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Income from Exempt Organization's Inherited Rental Properties Won't Lead to UBTI

(Parker Tax Publishing August 2016)

The IRS, in a private letter ruling, determined that commercial real estate properties that a Code Sec. 501(c)(3) organization inherited from its sole financier would not cause it to incur unrelated business taxable income (UBTI). The IRS ruled that both rental income from the properties and any gain on potential sales of the properties would be excluded from UBTI under the real property exclusions in Code Sec. 512(b). PLR 201630009.


Under the facts of PLR 201650009, a foundation was a Code Sec. 501(c)(3) tax-exempt organization classified as a private foundation under Code Sec. 509(a). The foundation's exempt purpose was to receive funds, administer investments, and distribute funds to other Code Sec. 501(c)(3) organizations. Historically, the foundation invested in cash and publicly traded bonds and securities.

The foundation's funding had come solely from an individual, who had recently died. The decedent left a will providing that the foundation would receive, among other things, commercial real estate properties that were primarily office rental properties. The decedent's executor intended to distribute these real estate properties to the foundation as single member limited liability companies, with any debt encumbering the properties to be paid in full by the estate prior to, or simultaneously with, the transfer of the properties.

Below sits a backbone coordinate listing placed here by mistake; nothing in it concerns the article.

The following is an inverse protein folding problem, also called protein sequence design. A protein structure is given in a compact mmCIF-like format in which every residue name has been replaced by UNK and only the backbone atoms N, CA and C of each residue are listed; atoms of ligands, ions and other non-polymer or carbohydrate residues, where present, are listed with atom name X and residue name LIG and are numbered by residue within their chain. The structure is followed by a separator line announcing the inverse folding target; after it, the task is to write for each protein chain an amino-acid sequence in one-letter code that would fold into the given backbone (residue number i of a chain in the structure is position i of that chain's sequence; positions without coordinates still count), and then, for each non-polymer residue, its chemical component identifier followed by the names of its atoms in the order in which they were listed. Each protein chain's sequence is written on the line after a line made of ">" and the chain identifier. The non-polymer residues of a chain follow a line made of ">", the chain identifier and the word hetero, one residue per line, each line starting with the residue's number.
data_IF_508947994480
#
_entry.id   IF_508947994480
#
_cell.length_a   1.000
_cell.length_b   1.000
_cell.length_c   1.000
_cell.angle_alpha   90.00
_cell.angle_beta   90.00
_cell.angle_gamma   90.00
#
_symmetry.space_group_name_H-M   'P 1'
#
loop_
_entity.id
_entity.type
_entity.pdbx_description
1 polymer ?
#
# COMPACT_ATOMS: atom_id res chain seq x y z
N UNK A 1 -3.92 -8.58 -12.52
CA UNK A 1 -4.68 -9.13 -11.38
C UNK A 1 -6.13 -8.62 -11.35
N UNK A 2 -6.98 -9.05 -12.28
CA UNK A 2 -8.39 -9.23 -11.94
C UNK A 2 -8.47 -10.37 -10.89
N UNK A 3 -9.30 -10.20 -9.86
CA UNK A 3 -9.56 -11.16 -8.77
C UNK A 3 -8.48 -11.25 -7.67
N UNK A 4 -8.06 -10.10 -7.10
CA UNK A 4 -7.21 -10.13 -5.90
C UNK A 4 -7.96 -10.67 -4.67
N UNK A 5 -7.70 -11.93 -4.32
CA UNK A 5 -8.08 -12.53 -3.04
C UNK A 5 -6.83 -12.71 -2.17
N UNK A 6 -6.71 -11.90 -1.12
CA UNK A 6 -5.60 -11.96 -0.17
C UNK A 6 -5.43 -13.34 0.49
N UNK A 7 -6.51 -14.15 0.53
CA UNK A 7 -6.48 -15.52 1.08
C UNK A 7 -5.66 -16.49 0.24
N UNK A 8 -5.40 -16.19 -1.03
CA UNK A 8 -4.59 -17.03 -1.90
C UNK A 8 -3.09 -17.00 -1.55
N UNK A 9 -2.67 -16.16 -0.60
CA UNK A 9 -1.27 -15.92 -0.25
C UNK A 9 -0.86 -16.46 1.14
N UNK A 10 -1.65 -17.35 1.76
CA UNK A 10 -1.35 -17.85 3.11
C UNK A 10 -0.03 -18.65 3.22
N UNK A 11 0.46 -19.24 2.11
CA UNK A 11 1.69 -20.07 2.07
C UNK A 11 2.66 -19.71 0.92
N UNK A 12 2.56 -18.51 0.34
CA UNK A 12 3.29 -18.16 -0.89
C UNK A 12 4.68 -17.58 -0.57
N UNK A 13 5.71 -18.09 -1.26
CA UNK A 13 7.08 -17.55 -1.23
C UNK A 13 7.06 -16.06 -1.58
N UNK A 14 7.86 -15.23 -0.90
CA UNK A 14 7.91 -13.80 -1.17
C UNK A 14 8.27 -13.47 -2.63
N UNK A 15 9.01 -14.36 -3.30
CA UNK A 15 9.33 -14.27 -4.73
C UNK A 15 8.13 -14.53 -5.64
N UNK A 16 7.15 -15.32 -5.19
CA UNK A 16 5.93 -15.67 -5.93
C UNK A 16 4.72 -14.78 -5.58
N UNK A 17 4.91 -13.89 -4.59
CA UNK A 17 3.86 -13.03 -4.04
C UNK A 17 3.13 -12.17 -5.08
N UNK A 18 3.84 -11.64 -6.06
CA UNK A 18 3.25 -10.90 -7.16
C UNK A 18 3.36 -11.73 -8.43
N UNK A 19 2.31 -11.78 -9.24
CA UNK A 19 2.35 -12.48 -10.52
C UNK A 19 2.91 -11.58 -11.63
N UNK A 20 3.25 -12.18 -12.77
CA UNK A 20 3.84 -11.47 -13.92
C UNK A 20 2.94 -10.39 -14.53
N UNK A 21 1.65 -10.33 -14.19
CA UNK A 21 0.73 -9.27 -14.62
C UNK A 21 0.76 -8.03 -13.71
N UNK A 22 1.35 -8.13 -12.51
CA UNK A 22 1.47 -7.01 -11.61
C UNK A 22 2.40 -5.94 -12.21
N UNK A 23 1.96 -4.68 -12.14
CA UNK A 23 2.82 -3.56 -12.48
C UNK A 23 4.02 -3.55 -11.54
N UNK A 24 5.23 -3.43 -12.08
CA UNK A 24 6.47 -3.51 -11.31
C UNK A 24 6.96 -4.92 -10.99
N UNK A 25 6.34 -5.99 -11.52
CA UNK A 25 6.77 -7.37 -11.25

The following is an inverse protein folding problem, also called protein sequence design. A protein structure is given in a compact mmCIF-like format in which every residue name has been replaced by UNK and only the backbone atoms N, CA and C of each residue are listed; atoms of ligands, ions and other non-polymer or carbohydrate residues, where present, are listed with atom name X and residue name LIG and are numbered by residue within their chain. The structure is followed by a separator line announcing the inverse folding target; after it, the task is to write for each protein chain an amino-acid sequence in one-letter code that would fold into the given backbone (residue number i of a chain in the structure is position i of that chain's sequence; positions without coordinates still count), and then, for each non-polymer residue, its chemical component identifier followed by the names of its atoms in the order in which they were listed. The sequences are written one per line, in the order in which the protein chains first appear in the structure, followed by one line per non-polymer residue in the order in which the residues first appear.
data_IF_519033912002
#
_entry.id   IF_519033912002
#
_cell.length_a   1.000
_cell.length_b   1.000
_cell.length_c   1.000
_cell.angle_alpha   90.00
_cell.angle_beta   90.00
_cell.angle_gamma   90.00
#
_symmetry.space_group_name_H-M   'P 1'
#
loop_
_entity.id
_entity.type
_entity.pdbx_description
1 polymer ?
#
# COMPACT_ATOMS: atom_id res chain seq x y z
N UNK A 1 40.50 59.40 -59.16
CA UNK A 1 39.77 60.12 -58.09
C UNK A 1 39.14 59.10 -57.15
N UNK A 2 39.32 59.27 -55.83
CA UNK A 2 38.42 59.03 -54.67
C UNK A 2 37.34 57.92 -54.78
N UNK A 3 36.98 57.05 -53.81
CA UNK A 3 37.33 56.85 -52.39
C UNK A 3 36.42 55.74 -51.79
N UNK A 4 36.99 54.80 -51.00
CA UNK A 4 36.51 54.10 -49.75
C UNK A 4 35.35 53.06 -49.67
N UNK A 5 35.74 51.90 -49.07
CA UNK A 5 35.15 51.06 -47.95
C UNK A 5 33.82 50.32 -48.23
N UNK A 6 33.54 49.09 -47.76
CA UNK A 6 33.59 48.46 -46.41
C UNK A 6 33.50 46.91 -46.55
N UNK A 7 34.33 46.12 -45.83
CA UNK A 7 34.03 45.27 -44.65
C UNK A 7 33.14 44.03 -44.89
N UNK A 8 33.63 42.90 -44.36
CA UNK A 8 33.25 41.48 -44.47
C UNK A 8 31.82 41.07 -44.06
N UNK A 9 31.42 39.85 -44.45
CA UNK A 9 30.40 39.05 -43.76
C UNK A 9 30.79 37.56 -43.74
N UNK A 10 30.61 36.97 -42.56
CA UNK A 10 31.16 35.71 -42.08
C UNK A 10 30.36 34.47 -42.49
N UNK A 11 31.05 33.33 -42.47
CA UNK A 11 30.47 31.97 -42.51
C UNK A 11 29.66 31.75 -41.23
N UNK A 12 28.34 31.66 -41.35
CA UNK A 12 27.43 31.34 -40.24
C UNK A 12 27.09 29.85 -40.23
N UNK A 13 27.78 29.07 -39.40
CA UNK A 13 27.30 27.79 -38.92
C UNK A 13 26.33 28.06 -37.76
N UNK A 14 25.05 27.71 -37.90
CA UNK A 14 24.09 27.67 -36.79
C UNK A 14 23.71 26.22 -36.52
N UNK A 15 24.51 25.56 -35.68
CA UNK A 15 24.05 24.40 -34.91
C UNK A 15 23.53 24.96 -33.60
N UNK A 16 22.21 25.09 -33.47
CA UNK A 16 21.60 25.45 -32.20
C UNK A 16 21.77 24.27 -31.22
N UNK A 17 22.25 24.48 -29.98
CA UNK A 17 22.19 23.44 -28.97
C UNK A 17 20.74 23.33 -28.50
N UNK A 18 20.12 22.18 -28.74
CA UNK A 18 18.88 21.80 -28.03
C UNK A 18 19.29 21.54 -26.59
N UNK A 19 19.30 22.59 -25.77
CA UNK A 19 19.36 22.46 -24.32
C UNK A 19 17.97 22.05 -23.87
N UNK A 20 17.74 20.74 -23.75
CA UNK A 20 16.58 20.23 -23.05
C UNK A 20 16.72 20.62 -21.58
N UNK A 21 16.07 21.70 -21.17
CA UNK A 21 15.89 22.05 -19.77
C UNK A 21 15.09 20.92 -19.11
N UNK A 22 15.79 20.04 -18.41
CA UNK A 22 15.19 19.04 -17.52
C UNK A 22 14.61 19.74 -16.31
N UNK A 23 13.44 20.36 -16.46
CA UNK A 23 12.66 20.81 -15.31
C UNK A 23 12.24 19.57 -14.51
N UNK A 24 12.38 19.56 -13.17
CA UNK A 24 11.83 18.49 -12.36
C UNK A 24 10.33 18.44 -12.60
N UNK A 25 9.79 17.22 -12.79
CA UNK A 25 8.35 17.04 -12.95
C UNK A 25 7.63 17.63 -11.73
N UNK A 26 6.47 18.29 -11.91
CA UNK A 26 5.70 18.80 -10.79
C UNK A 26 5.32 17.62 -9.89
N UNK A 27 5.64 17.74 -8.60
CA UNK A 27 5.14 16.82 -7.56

The foundation intended to continue to hold the properties as part of a diversified investment portfolio that would also contain cash and publicly traded securities. The real estate properties were to be held as income producing properties and not as inventory used in a trade or business. The decision to sell or keep any one of the individual real estate properties was to be made on a property-by-property basis, taking into consideration the foundation's overall investment portfolio, investment strategy, and capital appreciation. The foundation anticipated that any sales of the real estate properties would be sporadic and occasional.

The foundation requested a private letter ruling from the IRS addressing whether the rental income received from the commercial real estate properties, or any income received as a result of the sale of the properties, would be excluded from unrelated business taxable income.


Code Sec. 511(a) imposes a tax for each taxable year on the unrelated business taxable income (UBTI) of every organization described in Code Sec. 501(c). Code Sec. 512(a)(1) provides that the term "unrelated business taxable income" means the gross income derived by any organization from any unrelated trade or business regularly carried on by it.